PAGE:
HTC reported its worst quarter in the company’s history, with £162 million operating loss and only £650 million in revenue. HTC CFO Chialin Chang said customers were choosing more fashionable smartphones, alongside a loss of market share in critical regions.
It is not that big of a surprise. The HTC One has not changed much in two years, with the One M9 receiving a minor upgrade in a stacked 2015 smartphone market. This lack of foresight and innovation wasn’t ever going to grab millions of customers.
On top of lacklustre high-end sales, HTC is also pushing out more models than ever before. It launched several Desire models, which hold 20 per cent of the $250 - $400 Indian market, but have not made the same inroads in other countries.
HTC has classier smartphones in the pipeline, alongside new devices with more high-end features. The company is also banking on new markets like virtual reality and wearables. The former it is working with Valve on, through Vive and Steam VR.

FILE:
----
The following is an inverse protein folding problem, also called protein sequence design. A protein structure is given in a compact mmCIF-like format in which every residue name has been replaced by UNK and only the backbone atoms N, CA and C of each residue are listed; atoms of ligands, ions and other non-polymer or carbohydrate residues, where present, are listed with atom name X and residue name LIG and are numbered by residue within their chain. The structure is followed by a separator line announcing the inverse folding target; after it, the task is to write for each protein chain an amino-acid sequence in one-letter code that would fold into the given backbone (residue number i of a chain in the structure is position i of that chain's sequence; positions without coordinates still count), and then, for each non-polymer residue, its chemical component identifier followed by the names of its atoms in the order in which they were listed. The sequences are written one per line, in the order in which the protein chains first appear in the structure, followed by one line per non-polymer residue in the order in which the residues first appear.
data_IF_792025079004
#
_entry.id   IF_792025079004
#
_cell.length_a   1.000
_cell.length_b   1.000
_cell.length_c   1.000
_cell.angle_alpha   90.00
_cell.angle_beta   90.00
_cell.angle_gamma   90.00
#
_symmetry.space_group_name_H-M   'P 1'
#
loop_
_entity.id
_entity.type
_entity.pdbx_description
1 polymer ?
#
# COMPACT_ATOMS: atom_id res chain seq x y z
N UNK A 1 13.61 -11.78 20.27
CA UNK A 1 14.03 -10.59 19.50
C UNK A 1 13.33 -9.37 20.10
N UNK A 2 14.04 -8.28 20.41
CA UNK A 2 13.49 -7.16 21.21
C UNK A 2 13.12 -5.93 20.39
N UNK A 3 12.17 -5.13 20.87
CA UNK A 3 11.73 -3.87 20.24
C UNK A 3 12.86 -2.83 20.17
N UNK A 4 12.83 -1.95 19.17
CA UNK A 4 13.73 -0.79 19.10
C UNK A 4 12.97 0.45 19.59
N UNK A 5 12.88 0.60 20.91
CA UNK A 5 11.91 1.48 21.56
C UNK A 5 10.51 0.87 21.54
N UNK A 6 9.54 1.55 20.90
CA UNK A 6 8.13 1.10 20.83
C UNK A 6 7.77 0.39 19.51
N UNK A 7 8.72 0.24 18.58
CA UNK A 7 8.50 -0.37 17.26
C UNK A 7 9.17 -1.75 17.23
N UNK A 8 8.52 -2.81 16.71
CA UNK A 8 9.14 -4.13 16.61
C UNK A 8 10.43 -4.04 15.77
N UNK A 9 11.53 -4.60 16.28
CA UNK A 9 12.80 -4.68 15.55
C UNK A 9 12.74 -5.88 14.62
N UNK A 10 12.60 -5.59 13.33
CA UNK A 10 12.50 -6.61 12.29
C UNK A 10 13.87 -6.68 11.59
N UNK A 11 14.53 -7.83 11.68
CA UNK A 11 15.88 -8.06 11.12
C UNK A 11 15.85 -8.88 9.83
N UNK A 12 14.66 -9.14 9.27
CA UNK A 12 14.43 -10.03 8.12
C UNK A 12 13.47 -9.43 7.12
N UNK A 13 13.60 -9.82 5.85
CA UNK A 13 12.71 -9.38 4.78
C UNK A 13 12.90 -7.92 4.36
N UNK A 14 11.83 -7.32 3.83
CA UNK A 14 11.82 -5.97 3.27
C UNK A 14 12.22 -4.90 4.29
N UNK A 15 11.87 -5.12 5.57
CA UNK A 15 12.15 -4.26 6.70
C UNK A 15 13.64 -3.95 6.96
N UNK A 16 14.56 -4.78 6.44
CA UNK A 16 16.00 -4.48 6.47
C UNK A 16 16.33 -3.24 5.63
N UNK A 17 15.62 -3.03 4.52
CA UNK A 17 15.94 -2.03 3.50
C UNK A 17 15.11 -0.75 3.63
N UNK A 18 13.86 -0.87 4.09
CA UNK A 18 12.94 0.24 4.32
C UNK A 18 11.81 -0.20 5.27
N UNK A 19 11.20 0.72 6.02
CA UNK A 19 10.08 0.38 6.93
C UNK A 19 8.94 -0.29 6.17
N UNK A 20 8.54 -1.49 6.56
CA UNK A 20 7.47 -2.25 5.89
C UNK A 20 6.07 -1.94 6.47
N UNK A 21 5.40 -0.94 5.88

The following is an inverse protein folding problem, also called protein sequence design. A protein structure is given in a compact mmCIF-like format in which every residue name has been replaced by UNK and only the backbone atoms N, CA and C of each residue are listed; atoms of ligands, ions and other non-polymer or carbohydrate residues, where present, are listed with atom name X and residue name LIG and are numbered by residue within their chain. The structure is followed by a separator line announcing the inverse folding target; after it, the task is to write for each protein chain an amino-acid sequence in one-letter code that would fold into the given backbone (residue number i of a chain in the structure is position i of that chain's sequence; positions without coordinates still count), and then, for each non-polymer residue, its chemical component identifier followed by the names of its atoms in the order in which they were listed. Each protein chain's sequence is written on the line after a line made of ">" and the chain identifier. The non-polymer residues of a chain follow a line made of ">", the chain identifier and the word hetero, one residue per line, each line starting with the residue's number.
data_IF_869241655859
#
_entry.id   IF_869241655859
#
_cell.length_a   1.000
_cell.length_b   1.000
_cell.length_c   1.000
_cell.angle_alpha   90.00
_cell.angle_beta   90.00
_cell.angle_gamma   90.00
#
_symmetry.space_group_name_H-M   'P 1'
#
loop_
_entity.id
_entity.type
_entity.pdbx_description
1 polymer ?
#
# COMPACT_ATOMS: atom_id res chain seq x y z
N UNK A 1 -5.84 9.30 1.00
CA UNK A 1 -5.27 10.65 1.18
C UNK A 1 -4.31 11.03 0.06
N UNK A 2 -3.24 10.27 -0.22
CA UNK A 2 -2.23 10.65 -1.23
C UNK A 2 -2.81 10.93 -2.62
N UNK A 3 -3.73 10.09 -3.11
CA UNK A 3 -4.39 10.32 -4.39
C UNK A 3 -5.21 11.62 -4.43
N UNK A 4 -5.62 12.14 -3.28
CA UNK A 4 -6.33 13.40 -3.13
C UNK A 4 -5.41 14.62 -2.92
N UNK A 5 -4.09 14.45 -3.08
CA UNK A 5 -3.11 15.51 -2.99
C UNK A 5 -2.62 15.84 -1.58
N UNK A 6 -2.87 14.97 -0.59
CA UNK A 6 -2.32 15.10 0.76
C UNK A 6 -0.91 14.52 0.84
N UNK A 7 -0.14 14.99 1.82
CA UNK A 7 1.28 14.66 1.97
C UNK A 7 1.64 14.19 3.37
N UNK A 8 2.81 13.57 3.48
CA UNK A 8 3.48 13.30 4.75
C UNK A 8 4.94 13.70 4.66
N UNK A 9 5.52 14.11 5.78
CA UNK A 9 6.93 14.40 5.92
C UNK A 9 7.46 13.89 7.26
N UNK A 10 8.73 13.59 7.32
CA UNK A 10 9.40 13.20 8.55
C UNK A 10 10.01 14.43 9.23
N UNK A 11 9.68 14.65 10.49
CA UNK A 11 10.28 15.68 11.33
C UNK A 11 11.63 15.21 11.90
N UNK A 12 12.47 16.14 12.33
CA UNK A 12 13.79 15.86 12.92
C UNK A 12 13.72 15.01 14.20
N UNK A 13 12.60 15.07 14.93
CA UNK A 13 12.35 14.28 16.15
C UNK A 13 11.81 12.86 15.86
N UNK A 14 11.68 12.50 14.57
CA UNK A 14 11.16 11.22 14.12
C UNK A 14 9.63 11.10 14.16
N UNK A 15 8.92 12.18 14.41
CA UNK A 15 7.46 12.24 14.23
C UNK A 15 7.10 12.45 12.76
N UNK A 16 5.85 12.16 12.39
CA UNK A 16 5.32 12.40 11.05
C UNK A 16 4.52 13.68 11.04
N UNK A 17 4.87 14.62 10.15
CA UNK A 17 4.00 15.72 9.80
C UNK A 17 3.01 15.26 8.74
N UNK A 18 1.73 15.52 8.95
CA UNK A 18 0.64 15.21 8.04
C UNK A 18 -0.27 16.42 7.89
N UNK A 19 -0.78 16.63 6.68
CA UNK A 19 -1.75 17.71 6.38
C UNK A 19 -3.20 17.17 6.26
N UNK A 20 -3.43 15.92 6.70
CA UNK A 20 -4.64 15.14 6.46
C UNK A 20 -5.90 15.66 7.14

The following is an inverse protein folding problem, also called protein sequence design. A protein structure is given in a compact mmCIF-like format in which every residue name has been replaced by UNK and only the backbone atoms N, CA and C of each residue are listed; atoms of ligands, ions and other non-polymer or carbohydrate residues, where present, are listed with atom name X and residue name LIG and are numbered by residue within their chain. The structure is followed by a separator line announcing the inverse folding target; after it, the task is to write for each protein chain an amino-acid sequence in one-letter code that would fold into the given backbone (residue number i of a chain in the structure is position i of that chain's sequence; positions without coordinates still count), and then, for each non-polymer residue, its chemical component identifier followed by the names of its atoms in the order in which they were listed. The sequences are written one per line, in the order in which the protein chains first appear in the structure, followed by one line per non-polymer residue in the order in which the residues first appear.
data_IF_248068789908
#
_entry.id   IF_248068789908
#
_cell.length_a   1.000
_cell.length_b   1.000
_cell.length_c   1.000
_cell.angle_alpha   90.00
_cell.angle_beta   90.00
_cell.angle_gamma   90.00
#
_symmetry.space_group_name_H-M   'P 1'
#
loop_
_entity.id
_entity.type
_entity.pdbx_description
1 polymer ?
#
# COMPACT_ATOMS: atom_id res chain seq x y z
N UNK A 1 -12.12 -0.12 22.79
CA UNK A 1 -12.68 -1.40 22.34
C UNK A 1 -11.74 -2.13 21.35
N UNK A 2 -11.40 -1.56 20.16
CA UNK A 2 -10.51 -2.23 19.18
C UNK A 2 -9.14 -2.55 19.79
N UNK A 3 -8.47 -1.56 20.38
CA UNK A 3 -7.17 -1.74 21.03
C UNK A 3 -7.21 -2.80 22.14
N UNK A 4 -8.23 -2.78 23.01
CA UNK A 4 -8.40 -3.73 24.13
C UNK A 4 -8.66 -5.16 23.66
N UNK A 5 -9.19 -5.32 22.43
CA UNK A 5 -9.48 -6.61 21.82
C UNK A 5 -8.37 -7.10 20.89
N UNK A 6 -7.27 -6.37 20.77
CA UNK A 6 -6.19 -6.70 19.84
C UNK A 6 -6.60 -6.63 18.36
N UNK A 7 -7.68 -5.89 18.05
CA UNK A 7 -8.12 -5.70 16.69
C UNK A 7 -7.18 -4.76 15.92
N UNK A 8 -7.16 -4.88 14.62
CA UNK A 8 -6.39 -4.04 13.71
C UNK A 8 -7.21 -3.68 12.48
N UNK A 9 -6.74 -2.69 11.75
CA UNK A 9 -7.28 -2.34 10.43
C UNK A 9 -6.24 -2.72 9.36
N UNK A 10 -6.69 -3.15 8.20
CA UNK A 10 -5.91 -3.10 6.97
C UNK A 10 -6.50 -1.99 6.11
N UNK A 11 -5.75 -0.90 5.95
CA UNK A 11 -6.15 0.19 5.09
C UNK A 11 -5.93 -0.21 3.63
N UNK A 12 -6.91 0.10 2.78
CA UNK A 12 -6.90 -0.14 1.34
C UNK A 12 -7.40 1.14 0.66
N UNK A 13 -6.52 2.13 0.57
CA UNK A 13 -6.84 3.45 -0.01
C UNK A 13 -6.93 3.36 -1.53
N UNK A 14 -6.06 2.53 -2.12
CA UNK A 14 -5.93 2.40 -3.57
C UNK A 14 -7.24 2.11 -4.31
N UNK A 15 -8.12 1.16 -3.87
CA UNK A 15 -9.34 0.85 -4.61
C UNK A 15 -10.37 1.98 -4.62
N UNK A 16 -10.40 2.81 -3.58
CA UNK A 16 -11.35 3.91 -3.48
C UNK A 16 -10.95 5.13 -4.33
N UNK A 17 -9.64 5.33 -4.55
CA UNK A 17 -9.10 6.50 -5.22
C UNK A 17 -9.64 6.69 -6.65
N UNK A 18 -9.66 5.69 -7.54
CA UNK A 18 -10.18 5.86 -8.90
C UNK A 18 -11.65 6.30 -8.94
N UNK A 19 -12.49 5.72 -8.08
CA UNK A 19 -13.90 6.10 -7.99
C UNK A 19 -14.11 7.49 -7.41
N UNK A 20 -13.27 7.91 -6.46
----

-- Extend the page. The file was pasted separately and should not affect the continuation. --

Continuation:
This could be the breakaway HTC needs, considering the company has a heavy focus on mobile device sales. Working with Valve as the sole provider of VR headsets could be a lucrative opportunity, and build HTC’s reputation on the platform.
HTC is not the only mobile provider feeling the woes of 2015. Samsung recently announced lacklustre sales for the Galaxy S6; LG’s financial report lacked the surge in sales we expected and Sony continues to falter. The only Android providers that seem to be doing well are in China, with Xiaomi and Huawei taking first and second spot in the country.
Apple is also having trouble with shareholders, due to lower than expected iPhone and Apple Watch sales. Share price has dropped 10 per cent since February, and analysts are predicting less sales throughout 2015.
The smartphone market on a whole seems broken, with the big names not being able to push out relevant smartphones to the masses. There is also the slowdown in the mobile economy, with countries like the US and UK already buying more than one phone per person every two years.
To get out of this rut, companies are looking at India and South-East Asia, where the mobile growth is still surging. HTC has a strong presence in the country, stronger than Apple, but needs to hang onto it when the big players start investing.